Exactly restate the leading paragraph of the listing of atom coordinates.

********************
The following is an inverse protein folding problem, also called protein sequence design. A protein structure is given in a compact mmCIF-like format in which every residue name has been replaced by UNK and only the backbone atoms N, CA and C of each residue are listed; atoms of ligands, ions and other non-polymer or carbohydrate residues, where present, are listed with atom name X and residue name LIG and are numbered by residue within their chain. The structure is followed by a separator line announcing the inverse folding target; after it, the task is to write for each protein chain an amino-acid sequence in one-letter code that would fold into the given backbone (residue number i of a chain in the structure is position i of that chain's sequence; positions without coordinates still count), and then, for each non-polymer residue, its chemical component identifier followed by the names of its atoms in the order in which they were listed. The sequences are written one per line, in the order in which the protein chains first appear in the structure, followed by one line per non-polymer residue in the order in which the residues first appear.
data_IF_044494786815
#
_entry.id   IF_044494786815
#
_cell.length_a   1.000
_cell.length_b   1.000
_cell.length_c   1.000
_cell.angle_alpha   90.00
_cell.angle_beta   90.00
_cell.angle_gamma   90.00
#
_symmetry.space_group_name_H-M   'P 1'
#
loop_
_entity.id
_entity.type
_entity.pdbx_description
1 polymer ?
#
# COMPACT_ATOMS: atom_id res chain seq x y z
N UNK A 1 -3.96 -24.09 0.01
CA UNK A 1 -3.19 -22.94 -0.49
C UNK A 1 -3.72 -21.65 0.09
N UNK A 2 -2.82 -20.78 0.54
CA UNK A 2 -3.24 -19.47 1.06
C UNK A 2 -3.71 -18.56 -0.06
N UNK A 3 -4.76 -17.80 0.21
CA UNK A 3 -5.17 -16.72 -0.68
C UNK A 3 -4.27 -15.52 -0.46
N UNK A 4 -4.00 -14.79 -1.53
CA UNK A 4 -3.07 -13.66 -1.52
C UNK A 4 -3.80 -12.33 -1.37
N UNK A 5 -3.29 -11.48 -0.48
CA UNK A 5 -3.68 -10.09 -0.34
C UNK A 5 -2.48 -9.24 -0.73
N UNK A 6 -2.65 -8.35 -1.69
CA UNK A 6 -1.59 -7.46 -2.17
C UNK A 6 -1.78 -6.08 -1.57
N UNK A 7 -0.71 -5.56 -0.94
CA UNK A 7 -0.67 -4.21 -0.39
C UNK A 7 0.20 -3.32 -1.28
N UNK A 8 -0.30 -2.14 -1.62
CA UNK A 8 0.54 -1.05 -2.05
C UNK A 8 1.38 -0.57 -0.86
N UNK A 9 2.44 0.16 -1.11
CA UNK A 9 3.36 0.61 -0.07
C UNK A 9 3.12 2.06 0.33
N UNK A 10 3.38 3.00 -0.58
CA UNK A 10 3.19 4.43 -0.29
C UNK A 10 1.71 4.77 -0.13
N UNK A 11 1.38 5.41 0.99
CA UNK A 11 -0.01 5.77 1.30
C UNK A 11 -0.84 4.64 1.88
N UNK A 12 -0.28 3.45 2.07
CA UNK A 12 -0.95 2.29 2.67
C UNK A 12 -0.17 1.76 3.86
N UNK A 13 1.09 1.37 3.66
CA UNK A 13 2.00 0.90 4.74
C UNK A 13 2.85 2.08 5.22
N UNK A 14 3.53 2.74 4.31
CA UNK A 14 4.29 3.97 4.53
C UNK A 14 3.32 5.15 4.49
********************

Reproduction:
The following is an inverse protein folding problem, also called protein sequence design. A protein structure is given in a compact mmCIF-like format in which every residue name has been replaced by UNK and only the backbone atoms N, CA and C of each residue are listed; atoms of ligands, ions and other non-polymer or carbohydrate residues, where present, are listed with atom name X and residue name LIG and are numbered by residue within their chain. The structure is followed by a separator line announcing the inverse folding target; after it, the task is to write for each protein chain an amino-acid sequence in one-letter code that would fold into the given backbone (residue number i of a chain in the structure is position i of that chain's sequence; positions without coordinates still count), and then, for each non-polymer residue, its chemical component identifier followed by the names of its atoms in the order in which they were listed. The sequences are written one per line, in the order in which the protein chains first appear in the structure, followed by one line per non-polymer residue in the order in which the residues first appear.